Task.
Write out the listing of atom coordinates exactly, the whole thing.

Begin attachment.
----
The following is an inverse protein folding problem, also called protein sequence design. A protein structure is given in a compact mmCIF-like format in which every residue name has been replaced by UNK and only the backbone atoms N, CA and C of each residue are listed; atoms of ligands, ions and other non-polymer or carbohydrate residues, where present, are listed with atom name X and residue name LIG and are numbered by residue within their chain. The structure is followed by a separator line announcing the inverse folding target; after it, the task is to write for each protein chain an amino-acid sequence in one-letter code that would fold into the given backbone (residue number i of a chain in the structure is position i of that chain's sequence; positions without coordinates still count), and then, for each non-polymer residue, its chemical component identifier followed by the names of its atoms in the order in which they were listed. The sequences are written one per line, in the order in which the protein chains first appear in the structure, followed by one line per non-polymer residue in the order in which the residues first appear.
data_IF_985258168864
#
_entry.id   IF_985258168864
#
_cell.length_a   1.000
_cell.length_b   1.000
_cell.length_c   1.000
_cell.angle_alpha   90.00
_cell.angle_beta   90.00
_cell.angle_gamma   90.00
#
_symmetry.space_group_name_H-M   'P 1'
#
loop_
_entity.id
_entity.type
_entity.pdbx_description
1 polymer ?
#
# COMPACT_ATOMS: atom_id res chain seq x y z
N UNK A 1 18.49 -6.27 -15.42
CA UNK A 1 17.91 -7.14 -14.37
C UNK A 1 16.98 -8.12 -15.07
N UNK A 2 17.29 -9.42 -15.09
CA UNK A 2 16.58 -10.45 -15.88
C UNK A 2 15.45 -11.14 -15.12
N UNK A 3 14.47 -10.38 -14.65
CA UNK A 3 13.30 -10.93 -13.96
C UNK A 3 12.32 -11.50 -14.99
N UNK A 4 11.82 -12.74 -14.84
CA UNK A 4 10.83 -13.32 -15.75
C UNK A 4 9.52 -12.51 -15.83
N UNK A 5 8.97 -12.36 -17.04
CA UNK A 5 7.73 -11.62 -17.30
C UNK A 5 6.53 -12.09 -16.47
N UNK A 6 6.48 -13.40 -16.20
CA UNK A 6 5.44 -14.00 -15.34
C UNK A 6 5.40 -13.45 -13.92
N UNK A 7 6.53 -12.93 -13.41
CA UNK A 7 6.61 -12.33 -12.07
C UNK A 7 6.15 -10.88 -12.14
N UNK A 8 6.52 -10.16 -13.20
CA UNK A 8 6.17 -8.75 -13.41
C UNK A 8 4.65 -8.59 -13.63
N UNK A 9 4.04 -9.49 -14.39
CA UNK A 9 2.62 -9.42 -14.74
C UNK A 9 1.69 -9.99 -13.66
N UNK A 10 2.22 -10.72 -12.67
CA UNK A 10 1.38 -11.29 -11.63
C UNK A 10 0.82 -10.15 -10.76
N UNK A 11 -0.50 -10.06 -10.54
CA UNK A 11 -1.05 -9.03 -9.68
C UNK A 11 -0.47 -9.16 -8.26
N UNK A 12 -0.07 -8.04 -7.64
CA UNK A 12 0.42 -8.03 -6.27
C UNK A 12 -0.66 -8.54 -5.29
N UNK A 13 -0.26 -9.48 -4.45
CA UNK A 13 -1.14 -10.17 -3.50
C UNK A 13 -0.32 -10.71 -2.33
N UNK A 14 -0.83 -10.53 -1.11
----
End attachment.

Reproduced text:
The following is an inverse protein folding problem, also called protein sequence design. A protein structure is given in a compact mmCIF-like format in which every residue name has been replaced by UNK and only the backbone atoms N, CA and C of each residue are listed; atoms of ligands, ions and other non-polymer or carbohydrate residues, where present, are listed with atom name X and residue name LIG and are numbered by residue within their chain. The structure is followed by a separator line announcing the inverse folding target; after it, the task is to write for each protein chain an amino-acid sequence in one-letter code that would fold into the given backbone (residue number i of a chain in the structure is position i of that chain's sequence; positions without coordinates still count), and then, for each non-polymer residue, its chemical component identifier followed by the names of its atoms in the order in which they were listed. The sequences are written one per line, in the order in which the protein chains first appear in the structure, followed by one line per non-polymer residue in the order in which the residues first appear.
data_IF_985258168864
#
_entry.id   IF_985258168864
#
_cell.length_a   1.000
_cell.length_b   1.000
_cell.length_c   1.000
_cell.angle_alpha   90.00
_cell.angle_beta   90.00
_cell.angle_gamma   90.00
#
_symmetry.space_group_name_H-M   'P 1'
#
loop_
_entity.id
_entity.type
_entity.pdbx_description
1 polymer ?
#
# COMPACT_ATOMS: atom_id res chain seq x y z
N UNK A 1 18.49 -6.27 -15.42
CA UNK A 1 17.91 -7.14 -14.37
C UNK A 1 16.98 -8.12 -15.07
N UNK A 2 17.29 -9.42 -15.09
CA UNK A 2 16.58 -10.45 -15.88
C UNK A 2 15.45 -11.14 -15.12
N UNK A 3 14.47 -10.38 -14.65
CA UNK A 3 13.30 -10.93 -13.96
C UNK A 3 12.32 -11.50 -14.99
N UNK A 4 11.82 -12.74 -14.84
CA UNK A 4 10.83 -13.32 -15.75
C UNK A 4 9.52 -12.51 -15.83
N UNK A 5 8.97 -12.36 -17.04
CA UNK A 5 7.73 -11.62 -17.30
C UNK A 5 6.53 -12.09 -16.47
N UNK A 6 6.48 -13.40 -16.20
CA UNK A 6 5.44 -14.00 -15.34
C UNK A 6 5.40 -13.45 -13.92
N UNK A 7 6.53 -12.93 -13.41
CA UNK A 7 6.61 -12.33 -12.07
C UNK A 7 6.15 -10.88 -12.14
N UNK A 8 6.52 -10.16 -13.20
CA UNK A 8 6.17 -8.75 -13.41
C UNK A 8 4.65 -8.59 -13.63
N UNK A 9 4.04 -9.49 -14.39
CA UNK A 9 2.62 -9.42 -14.74
C UNK A 9 1.69 -9.99 -13.66
N UNK A 10 2.22 -10.72 -12.67
CA UNK A 10 1.38 -11.29 -11.63
C UNK A 10 0.82 -10.15 -10.76
N UNK A 11 -0.50 -10.06 -10.54
CA UNK A 11 -1.05 -9.03 -9.68
C UNK A 11 -0.47 -9.16 -8.26
N UNK A 12 -0.07 -8.04 -7.64
CA UNK A 12 0.42 -8.03 -6.27
C UNK A 12 -0.66 -8.54 -5.29
N UNK A 13 -0.26 -9.48 -4.45
CA UNK A 13 -1.14 -10.17 -3.50
C UNK A 13 -0.32 -10.71 -2.33
N UNK A 14 -0.83 -10.53 -1.11